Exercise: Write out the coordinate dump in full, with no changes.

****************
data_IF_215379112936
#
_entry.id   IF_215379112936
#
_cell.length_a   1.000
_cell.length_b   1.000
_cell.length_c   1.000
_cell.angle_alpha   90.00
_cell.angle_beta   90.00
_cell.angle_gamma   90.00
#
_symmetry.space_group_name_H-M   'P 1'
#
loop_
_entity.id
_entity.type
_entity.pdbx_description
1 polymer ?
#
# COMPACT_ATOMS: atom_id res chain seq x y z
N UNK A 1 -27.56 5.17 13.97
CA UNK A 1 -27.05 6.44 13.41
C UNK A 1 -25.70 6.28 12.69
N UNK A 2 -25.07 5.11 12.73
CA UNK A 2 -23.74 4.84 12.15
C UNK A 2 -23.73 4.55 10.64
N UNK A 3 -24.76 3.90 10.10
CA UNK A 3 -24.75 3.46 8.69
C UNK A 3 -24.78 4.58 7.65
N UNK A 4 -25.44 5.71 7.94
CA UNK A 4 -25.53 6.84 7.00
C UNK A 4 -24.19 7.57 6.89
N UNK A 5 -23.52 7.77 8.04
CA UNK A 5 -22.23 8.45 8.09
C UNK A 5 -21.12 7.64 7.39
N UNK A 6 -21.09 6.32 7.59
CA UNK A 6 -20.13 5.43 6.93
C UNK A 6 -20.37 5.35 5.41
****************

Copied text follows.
data_IF_215379112936
#
_entry.id   IF_215379112936
#
_cell.length_a   1.000
_cell.length_b   1.000
_cell.length_c   1.000
_cell.angle_alpha   90.00
_cell.angle_beta   90.00
_cell.angle_gamma   90.00
#
_symmetry.space_group_name_H-M   'P 1'
#
loop_
_entity.id
_entity.type
_entity.pdbx_description
1 polymer ?
#
# COMPACT_ATOMS: atom_id res chain seq x y z
N UNK A 1 -27.56 5.17 13.97
CA UNK A 1 -27.05 6.44 13.41
C UNK A 1 -25.70 6.28 12.69
N UNK A 2 -25.07 5.11 12.73
CA UNK A 2 -23.74 4.84 12.15
C UNK A 2 -23.73 4.55 10.64
N UNK A 3 -24.76 3.90 10.10
CA UNK A 3 -24.75 3.46 8.69
C UNK A 3 -24.78 4.58 7.65
N UNK A 4 -25.44 5.71 7.94
CA UNK A 4 -25.53 6.84 7.00
C UNK A 4 -24.19 7.57 6.89
N UNK A 5 -23.52 7.77 8.04
CA UNK A 5 -22.23 8.45 8.09
C UNK A 5 -21.12 7.64 7.39
N UNK A 6 -21.09 6.32 7.59
CA UNK A 6 -20.13 5.43 6.93
C UNK A 6 -20.37 5.35 5.41